librosa.output.annotation(path, intervals, annotations=None, delimiter=', ', fmt='%0.3f')[source]

Save annotations in a 3-column format:

intervals[0, 0],intervals[0, 1],annotations[0]\n
intervals[1, 0],intervals[1, 1],annotations[1]\n
intervals[2, 0],intervals[2, 1],annotations[2]\n

This can be used for segment or chord annotations.


path : str

path to save the output CSV file

intervals : np.ndarray [shape=(n, 2)]

array of interval start and end-times.

intervals[i, 0] marks the start time of interval i

intervals[i, 1] marks the end time of interval i

annotations : None or list-like [shape=(n,)]

optional list of annotation strings. annotations[i] applies to the time range intervals[i, 0] to intervals[i, 1]

delimiter : str

character to separate fields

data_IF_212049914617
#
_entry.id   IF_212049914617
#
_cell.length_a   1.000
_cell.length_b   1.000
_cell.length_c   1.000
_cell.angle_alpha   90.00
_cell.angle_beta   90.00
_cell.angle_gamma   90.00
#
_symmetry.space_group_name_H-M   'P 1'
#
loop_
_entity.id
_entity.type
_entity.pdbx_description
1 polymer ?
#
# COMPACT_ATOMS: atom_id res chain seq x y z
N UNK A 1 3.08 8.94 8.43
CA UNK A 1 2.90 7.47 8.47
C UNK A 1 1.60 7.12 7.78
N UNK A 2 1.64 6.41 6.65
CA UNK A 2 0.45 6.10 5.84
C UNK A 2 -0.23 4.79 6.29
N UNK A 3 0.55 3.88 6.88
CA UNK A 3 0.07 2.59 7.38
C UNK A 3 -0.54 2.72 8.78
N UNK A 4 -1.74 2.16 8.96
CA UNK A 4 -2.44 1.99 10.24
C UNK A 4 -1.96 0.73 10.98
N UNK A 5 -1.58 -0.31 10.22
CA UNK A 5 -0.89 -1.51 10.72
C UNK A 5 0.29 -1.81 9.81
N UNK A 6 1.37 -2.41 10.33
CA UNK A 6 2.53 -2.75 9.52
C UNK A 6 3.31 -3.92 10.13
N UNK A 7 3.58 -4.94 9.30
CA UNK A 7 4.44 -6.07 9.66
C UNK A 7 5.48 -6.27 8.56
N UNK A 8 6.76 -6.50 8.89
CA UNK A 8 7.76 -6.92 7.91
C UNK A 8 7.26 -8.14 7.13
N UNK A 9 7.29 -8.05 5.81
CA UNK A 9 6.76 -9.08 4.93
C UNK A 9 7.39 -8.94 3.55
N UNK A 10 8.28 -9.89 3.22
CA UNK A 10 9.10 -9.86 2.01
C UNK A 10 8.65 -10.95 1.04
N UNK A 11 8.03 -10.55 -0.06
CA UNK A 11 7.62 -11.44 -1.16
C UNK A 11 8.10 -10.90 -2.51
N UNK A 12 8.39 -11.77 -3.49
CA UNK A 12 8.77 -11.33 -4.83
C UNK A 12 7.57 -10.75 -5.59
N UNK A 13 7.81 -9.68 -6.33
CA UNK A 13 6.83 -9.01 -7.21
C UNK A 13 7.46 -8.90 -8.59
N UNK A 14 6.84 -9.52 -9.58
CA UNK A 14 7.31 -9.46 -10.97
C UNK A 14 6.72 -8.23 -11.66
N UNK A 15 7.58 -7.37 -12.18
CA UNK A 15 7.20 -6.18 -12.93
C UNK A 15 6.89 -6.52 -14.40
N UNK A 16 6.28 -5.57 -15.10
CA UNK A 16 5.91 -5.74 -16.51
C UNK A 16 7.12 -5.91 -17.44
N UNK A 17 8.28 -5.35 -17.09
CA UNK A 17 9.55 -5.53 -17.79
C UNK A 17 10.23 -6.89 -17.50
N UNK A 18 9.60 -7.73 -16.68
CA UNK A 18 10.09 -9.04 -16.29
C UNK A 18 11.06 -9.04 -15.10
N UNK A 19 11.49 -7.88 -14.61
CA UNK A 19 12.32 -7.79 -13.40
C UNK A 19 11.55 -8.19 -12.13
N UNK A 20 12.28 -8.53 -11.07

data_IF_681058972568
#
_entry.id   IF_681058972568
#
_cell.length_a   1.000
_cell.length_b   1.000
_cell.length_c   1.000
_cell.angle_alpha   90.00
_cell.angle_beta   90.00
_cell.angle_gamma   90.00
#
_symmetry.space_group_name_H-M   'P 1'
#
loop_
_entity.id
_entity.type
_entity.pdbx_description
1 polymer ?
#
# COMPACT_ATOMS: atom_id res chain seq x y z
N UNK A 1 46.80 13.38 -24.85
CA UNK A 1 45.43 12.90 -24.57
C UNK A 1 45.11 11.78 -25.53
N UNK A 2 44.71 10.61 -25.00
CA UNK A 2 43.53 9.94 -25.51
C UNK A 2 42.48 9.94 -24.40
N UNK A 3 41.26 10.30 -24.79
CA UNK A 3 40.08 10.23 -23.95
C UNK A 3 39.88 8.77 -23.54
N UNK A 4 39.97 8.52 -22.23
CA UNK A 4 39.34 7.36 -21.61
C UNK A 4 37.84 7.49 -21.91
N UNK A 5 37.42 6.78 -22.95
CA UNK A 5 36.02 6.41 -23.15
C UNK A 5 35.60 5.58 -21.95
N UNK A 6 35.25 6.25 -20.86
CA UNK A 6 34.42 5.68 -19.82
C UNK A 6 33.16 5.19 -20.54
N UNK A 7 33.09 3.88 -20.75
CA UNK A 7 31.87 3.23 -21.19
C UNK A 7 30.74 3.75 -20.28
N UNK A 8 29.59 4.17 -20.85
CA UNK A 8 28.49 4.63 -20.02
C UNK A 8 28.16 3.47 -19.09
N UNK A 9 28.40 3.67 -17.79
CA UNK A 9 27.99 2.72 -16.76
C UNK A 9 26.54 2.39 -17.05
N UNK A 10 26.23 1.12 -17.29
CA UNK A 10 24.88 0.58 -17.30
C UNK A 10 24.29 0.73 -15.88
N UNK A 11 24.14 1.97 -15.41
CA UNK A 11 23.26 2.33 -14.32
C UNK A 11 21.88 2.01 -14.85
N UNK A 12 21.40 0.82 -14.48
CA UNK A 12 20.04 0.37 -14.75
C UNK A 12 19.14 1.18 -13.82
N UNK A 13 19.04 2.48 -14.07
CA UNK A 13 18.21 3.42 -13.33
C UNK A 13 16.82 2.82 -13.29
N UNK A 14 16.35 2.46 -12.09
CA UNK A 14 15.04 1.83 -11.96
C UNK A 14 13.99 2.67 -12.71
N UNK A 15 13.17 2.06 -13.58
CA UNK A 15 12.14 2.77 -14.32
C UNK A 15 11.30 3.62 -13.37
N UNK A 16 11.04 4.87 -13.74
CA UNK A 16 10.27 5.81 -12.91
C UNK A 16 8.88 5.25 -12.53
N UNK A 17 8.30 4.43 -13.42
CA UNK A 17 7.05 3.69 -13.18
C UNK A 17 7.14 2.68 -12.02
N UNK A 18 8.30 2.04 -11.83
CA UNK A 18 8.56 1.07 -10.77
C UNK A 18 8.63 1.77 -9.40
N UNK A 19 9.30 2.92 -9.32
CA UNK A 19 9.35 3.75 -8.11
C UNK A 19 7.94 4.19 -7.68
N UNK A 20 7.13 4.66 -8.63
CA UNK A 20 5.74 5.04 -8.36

fmt : str

format-string for rendering time data



if annotations is not None and length does not match intervals


>>> y, sr = librosa.load(librosa.util.example_audio_file())
>>> data = librosa.feature.mfcc(y=y, sr=sr, hop_length=512)

Detect segment boundaries

>>> boundaries = librosa.segment.agglomerative(data, k=10)

Convert to time

>>> boundary_times = librosa.frames_to_time(boundaries, sr=sr,
...                                         hop_length=512)

Convert events boundaries to intervals

>>> intervals = np.hstack([boundary_times[:-1, np.newaxis],
...                        boundary_times[1:, np.newaxis]])

Make some fake annotations

>>> labels = ['Seg #{:03d}'.format(i) for i in range(len(intervals))]

Save the output

>>> librosa.output.annotation('segments.csv', intervals,
...                           annotations=labels)